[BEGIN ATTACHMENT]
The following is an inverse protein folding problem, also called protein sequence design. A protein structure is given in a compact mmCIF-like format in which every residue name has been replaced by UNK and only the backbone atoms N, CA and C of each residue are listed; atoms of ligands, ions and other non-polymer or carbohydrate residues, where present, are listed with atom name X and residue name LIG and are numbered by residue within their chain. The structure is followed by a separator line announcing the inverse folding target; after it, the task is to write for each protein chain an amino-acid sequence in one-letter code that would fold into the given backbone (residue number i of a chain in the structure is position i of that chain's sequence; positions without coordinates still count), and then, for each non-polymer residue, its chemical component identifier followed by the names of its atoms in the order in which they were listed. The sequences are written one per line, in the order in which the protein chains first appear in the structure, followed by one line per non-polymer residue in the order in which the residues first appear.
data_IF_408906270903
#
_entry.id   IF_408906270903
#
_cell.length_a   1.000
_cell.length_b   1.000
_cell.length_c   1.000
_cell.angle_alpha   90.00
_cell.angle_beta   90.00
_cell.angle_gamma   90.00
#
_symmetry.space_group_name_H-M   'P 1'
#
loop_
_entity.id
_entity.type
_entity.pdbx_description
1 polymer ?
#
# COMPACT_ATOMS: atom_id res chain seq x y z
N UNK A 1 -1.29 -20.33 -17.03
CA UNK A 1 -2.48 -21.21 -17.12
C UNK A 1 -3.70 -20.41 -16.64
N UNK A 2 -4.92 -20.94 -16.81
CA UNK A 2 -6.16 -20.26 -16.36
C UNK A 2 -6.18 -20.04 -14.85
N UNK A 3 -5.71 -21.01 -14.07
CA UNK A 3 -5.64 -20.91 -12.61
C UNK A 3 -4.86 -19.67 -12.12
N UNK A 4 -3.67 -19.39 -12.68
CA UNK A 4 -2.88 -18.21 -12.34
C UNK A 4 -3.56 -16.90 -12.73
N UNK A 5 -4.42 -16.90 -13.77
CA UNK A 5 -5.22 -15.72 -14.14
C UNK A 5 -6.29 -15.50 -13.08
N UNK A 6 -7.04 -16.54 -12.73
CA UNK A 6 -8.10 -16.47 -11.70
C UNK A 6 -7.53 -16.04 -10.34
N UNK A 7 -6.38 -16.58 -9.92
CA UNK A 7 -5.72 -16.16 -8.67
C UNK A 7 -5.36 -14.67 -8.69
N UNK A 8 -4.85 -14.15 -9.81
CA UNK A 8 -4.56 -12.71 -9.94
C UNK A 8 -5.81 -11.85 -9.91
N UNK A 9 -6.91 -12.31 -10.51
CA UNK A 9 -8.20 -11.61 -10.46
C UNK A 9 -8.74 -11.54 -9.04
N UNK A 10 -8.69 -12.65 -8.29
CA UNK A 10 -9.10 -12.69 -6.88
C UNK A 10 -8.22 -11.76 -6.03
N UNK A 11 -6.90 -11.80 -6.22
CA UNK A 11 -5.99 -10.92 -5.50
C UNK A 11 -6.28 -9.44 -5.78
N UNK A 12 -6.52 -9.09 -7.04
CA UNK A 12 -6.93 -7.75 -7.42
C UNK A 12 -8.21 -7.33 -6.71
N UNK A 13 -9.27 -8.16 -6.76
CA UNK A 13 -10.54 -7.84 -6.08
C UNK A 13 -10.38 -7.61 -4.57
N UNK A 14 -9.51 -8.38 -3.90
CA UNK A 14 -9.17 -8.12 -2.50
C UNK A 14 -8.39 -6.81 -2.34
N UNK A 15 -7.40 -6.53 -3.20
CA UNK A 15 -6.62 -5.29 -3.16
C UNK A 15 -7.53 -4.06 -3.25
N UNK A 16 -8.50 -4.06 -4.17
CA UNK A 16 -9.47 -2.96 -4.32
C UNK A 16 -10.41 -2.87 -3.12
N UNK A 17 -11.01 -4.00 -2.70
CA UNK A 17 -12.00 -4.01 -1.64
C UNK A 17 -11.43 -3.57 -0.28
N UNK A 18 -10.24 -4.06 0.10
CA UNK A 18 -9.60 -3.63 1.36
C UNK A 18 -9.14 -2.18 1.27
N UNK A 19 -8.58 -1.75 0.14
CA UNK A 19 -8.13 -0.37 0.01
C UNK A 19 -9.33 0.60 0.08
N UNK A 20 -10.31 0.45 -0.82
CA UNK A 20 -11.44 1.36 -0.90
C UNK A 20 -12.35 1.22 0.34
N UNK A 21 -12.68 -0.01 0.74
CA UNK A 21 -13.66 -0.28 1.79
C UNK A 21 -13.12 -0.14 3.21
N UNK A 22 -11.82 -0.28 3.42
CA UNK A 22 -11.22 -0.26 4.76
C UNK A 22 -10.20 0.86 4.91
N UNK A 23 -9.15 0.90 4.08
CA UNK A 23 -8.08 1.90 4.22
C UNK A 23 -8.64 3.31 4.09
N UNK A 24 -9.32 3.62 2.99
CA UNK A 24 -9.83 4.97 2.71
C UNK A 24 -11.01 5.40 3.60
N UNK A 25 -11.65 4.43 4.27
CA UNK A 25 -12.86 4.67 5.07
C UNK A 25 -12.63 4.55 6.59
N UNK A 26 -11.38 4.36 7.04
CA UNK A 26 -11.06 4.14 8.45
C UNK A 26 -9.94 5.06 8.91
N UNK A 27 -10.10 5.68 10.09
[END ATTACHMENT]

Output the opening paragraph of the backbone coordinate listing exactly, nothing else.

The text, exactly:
The following is an inverse protein folding problem, also called protein sequence design. A protein structure is given in a compact mmCIF-like format in which every residue name has been replaced by UNK and only the backbone atoms N, CA and C of each residue are listed; atoms of ligands, ions and other non-polymer or carbohydrate residues, where present, are listed with atom name X and residue name LIG and are numbered by residue within their chain. The structure is followed by a separator line announcing the inverse folding target; after it, the task is to write for each protein chain an amino-acid sequence in one-letter code that would fold into the given backbone (residue number i of a chain in the structure is position i of that chain's sequence; positions without coordinates still count), and then, for each non-polymer residue, its chemical component identifier followed by the names of its atoms in the order in which they were listed. The sequences are written one per line, in the order in which the protein chains first appear in the structure, followed by one line per non-polymer residue in the order in which the residues first appear.